Written by  Dr. Sheldon Jackson
U.S. General Agent of Education for Alaska
August 8, 1891

Extracted  by Coleen Mielke
Wasilla, Alaska

Eskimo's on the coast of Alaska have underground permanent houses in the winter and they use tents made of reindeer skins, walrus hides or cotton canvas in the summer.

In making a winter house, a cellar from 20' to 24' square and 3' to 5' deep is dug. Along the sides and at the corners of the excavation are set posts of driftwood or whale bone. On the outside of these, poles of driftwood are laid up, one upon another to the top. Other timbers are placed across the top, forming the ceiling or roof. Against the outside and upon the roof, dirt and sod are piled until it has the appearance of a large mound. In the center of the dome is an opening about 18" across. Over this is stretched the transparent bladder of a seal or walrus. This opening furnishes light into the room below. A narrow platform extends along one or more sides of the room where belongings of the family and reindeer skin bedding is stowed. The platform is also a sleeping place for the family.

Large shallow dishes of earthenware, bone or stone, filled with seal oil are a combined stove and lamp for the family. Some lighted moss makes a dull line of flame along the edge of this dish. Frequently a piece of blubber is suspended over the flame and the dripping keeps the lamp replenished. Many of the houses were so warm that we found our usual outdoor clothing burdensome.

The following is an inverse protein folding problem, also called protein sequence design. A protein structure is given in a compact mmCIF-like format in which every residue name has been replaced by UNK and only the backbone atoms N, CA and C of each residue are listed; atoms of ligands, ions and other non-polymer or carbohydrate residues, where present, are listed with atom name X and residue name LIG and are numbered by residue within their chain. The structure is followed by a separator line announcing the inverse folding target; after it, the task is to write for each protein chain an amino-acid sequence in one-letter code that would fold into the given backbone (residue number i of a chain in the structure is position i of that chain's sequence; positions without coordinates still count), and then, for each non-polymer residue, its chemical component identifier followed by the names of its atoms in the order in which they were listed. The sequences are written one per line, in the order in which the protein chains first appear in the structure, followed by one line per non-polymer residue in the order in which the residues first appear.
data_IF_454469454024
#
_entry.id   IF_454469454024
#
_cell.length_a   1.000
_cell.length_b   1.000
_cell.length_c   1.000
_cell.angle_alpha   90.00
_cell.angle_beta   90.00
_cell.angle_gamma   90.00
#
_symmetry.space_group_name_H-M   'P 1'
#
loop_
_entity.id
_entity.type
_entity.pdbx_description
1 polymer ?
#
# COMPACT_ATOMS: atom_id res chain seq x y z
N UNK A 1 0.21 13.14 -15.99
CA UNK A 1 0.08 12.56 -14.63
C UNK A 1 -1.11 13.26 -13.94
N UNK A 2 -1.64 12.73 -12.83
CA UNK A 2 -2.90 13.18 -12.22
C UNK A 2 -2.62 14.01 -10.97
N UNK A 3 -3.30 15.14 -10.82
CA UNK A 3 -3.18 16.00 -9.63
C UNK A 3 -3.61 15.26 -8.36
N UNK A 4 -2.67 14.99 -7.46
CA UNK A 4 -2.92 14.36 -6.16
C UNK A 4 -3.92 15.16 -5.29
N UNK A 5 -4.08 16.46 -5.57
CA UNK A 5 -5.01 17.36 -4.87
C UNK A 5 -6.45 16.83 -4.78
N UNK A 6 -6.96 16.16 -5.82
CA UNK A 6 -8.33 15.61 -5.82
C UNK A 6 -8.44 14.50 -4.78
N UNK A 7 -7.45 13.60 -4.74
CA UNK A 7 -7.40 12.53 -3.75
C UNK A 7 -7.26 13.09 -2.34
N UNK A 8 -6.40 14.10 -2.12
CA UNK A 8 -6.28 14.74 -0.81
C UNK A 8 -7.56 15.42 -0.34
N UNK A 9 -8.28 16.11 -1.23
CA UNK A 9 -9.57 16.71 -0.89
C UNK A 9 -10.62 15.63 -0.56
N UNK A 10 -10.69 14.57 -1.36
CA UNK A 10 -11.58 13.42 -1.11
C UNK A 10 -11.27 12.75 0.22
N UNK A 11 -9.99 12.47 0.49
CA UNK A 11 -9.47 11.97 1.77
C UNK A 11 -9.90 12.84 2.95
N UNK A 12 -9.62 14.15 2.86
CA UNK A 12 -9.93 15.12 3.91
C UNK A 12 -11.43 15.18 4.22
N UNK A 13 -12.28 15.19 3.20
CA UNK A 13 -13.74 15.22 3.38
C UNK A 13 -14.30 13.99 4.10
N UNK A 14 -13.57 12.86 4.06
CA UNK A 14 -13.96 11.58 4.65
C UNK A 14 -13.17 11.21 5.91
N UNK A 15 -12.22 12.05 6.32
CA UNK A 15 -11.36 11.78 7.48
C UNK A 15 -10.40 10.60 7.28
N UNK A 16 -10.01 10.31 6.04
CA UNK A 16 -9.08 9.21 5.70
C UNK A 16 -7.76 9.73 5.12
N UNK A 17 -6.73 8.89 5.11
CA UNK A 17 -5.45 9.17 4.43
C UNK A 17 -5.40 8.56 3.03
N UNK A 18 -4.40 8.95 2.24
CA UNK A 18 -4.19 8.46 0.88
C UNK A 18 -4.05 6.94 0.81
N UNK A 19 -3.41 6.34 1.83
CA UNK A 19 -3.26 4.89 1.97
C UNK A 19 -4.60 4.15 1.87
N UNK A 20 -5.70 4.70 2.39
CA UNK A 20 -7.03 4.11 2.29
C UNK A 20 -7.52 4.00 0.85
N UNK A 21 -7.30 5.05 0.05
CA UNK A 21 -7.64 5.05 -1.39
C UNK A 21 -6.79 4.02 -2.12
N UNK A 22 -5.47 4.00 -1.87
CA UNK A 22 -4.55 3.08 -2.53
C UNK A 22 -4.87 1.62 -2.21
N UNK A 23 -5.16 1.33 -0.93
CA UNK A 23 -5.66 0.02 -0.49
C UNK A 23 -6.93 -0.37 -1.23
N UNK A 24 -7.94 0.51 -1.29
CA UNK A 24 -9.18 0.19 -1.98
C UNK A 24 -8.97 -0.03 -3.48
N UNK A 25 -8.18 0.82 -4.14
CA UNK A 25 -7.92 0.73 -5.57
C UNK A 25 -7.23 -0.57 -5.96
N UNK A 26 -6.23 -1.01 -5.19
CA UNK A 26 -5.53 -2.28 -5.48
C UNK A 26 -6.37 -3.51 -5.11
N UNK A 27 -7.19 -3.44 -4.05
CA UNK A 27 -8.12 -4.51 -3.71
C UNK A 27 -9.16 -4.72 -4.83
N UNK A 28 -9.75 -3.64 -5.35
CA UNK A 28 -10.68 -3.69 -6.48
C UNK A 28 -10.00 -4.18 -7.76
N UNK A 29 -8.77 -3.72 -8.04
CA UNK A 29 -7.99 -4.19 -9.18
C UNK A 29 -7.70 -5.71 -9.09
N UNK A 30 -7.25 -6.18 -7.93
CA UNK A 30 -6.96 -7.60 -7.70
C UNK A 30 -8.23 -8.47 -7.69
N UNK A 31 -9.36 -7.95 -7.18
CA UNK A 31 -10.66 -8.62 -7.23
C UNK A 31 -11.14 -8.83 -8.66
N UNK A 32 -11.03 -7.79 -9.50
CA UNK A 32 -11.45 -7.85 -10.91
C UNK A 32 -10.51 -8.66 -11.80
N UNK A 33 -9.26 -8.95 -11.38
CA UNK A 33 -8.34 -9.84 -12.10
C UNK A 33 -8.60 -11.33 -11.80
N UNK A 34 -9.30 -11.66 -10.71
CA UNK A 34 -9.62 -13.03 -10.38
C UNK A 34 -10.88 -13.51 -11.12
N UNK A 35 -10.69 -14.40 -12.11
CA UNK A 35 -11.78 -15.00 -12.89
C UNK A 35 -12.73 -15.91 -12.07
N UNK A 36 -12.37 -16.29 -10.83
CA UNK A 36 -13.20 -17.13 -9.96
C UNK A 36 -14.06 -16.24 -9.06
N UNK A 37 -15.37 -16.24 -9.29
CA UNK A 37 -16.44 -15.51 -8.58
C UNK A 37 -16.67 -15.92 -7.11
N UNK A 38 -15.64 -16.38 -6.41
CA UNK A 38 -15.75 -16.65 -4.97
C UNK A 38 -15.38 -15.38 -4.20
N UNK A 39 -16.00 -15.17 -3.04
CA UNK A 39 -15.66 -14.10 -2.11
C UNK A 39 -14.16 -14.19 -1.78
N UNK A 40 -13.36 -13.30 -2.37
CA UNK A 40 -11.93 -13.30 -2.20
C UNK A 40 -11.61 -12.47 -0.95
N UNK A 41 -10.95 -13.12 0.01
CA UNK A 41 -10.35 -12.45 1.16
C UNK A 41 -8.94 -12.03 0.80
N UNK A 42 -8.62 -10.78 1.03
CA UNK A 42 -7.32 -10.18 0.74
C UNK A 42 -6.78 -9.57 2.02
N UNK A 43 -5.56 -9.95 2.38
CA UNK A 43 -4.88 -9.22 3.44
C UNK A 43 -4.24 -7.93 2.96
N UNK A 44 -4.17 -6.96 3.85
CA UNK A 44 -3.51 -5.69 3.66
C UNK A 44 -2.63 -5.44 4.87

Sometimes, at the side of the room and sometimes in the floor near the center is a small opening about 20" square. This is a doorway and leads to a hall or outside room and a reindeer curtain hangs over it. This outer place is sometimes a hall 12' to 15' long by 2' wide and 2' high, leading to a well or shaft. This shaft is 6' to 7' deep and leads up a crude ladder into the open air. In other cases, it is a large room 12' to 15' square containing, on either side of the passage way through the center, a place to store the winter supply of oil, fish and flour. The exit from the storeroom is similar to that from the hall, up a ladder and through a small hole. When a storm is raging outside, this hole is covered with a board or flat stone or large flat whale bone.

All villages of importance contain a public room or town hall. This is built like the private dwellings only much larger, 60' square and 20' high and contains three tiers or platforms. This building is called the kashima or kashga and is used for public festivals and dances. It is also the common workshop in which the men make their snowshoes, dog sleds, spears and other implements. Villages viewed from the deck of a coasting vessel have the appearance of many hillocks or dunes along the beach.

Eskimo's of Arctic Alaska are still in the stone age; manufacturing arrows and spearheads from flint is a living industry. Stone lamps, stone hammers and chisels and even some stone knives are still in ordinary use among them. Fish lines, nets and bird snares are still made of whale bone, sinew and rawhide. Arrows, spears, nets and traps are used in hunting, although improved breech loading arms are being introduced.